I was fortunate enough to be able to attend two of the last three regular season games of the Minnesota Twins in the MetroDome, including the division tiebreaker.
It was an amazing run, and it was amazing to be there amongst over 50,000 fans.
When the Twins were three games out of first place, with four games to go, I gave up. I was certainly rooting for the Twins, but I’d given up any hope of a comeback. Statistically, it was just not going to happen.
As I cheered with over 54,000 other people Oct. 6, I gladly ate all the crow I deserved. The Twins won that 12-inning thriller 6-5, and pulled off one of the greatest comebacks in baseball history.
I think a lot of people are like the Twins they just want a chance.
People may have a lot of things stacked against them, by their own mistakes and by life, and people have given up on them.
Maybe as you read this, you feel that you’ve been that person the one who everyone was giving up on, but I hope you didn’t believe what others were thinking or saying. Your friends, your family, your co-workers, even the church down the street may have given up on you, but God never does.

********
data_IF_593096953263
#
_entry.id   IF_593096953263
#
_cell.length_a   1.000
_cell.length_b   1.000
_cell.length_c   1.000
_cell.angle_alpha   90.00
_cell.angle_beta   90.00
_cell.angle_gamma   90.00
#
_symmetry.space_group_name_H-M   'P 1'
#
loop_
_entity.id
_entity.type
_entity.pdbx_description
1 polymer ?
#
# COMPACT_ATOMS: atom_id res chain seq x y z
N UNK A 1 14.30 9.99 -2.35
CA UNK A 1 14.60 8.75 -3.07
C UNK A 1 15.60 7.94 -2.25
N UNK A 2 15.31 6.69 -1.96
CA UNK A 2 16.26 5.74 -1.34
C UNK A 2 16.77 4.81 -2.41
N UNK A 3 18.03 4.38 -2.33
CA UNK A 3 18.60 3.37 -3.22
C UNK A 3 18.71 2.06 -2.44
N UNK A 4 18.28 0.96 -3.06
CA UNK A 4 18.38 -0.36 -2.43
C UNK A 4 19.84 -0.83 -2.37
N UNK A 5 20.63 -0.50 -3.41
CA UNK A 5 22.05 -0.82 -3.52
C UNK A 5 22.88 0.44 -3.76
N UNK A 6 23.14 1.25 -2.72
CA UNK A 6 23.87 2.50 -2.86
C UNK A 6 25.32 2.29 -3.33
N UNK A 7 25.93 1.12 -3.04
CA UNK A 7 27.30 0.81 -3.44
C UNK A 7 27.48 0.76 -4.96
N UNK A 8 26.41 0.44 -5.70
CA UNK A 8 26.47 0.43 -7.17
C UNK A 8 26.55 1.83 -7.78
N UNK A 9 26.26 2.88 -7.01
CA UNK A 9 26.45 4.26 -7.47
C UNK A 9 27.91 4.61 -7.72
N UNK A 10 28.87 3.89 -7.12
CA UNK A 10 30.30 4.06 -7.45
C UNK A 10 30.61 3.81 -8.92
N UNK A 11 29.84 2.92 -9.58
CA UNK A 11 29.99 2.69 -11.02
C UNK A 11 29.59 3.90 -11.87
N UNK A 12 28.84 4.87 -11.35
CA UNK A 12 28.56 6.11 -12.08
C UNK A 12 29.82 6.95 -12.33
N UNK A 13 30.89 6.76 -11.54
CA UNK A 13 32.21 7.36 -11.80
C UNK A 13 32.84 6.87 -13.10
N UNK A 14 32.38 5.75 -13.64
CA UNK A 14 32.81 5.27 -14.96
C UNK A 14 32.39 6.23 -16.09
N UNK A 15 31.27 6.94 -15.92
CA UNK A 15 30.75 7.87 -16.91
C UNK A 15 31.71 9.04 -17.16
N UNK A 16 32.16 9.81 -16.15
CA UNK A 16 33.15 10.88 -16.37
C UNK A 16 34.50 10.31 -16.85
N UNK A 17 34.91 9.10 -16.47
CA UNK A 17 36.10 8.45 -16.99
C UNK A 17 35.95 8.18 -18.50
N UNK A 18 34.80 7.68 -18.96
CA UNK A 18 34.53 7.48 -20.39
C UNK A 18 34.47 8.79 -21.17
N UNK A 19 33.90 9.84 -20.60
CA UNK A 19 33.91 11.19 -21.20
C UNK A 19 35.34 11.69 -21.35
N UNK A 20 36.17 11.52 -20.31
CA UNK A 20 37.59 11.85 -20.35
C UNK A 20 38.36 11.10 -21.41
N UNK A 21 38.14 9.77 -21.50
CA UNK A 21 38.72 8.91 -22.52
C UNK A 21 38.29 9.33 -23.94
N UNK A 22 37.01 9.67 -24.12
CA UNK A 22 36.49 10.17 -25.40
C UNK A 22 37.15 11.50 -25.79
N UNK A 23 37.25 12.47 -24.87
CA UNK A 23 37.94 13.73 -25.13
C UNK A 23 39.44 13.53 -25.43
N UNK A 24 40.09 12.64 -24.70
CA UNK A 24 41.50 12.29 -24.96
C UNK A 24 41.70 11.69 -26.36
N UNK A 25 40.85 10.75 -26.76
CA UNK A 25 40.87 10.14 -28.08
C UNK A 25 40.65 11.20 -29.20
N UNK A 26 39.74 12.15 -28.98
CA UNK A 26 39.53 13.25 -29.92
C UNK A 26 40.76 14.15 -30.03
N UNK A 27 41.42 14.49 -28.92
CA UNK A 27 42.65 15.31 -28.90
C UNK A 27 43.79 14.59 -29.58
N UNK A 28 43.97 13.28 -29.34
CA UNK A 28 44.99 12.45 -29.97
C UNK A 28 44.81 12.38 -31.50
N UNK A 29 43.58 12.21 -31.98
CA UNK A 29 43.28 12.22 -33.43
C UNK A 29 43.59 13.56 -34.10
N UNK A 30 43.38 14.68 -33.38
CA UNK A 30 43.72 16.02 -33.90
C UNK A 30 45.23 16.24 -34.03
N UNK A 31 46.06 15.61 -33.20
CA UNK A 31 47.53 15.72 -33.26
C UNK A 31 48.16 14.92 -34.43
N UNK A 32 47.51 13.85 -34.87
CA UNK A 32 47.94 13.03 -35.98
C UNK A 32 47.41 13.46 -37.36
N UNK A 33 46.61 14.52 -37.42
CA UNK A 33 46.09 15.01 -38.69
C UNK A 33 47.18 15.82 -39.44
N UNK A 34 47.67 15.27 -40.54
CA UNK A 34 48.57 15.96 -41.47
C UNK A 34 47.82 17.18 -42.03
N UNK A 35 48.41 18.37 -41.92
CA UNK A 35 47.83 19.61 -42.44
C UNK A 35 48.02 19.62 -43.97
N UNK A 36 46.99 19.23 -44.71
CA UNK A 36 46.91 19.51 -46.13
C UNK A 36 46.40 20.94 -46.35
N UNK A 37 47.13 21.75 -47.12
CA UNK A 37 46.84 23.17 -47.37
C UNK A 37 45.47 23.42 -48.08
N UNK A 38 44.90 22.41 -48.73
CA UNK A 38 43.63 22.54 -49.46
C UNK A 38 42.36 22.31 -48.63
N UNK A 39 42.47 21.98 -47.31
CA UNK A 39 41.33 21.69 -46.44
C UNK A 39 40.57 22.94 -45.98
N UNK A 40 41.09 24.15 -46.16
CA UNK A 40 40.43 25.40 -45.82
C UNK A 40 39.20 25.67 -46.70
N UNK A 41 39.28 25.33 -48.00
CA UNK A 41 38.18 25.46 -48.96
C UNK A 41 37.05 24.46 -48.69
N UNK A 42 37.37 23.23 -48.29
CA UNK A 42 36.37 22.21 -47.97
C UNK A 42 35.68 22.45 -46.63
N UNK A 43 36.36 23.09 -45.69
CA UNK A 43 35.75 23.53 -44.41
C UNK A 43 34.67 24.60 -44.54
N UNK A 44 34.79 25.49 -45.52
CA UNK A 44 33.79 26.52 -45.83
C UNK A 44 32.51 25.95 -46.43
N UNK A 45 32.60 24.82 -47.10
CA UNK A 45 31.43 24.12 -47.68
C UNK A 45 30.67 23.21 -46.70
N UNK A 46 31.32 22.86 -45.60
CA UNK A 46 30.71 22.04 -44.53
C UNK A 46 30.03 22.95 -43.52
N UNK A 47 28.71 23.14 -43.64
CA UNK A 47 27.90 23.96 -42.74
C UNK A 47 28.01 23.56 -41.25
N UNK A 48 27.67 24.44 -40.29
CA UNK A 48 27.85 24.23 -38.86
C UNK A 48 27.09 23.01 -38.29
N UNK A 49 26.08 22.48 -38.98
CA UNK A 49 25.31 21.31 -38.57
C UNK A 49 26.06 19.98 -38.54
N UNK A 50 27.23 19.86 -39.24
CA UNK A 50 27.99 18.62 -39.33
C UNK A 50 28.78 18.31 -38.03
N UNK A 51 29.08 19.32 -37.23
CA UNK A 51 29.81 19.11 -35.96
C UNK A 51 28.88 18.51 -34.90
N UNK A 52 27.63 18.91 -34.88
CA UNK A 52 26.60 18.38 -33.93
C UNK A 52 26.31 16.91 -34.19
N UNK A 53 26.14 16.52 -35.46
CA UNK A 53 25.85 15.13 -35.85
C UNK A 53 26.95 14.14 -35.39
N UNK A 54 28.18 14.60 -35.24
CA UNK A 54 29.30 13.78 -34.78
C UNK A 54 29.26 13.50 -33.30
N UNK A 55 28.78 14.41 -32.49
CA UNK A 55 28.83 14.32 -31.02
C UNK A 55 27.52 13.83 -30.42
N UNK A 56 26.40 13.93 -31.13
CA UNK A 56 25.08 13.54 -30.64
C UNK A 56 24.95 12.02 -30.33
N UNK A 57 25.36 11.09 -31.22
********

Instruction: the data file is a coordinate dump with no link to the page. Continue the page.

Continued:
You’ve probably heard the story of the prodigal son, but the real message in that story is not about the son. We’ve all heard about, or lived, the story of this young man. He left home with a pocketful of money. He blew the money, had his time of fun, and ended up with nothing. He came home with his tail between his legs.
This is not a unique story. What’s unique is how the father reacted.
He was pacing on the front porch waiting, praying, crying for his son. Finally, he sees his son in the distance and he runs to him, embraces him, and is ecstatic about his son’s return.
Now, remember, this young man was feeding pigs and sleeping in a barn. Imagine the filth and smells that covered him. But the father didn’t care; he hugged him, kissed him, and had a party. This was his son, the son he’d never given up on.
This is not just a random story that Jesus told to warm people’s hearts. This is a story telling you and I just how God feels about us.
God does not give up on us. He’s not a “fair-weather fan,” who’s there when things are good and skips out on you when things are bad.
If God won’t give up on you then never give up on yourself.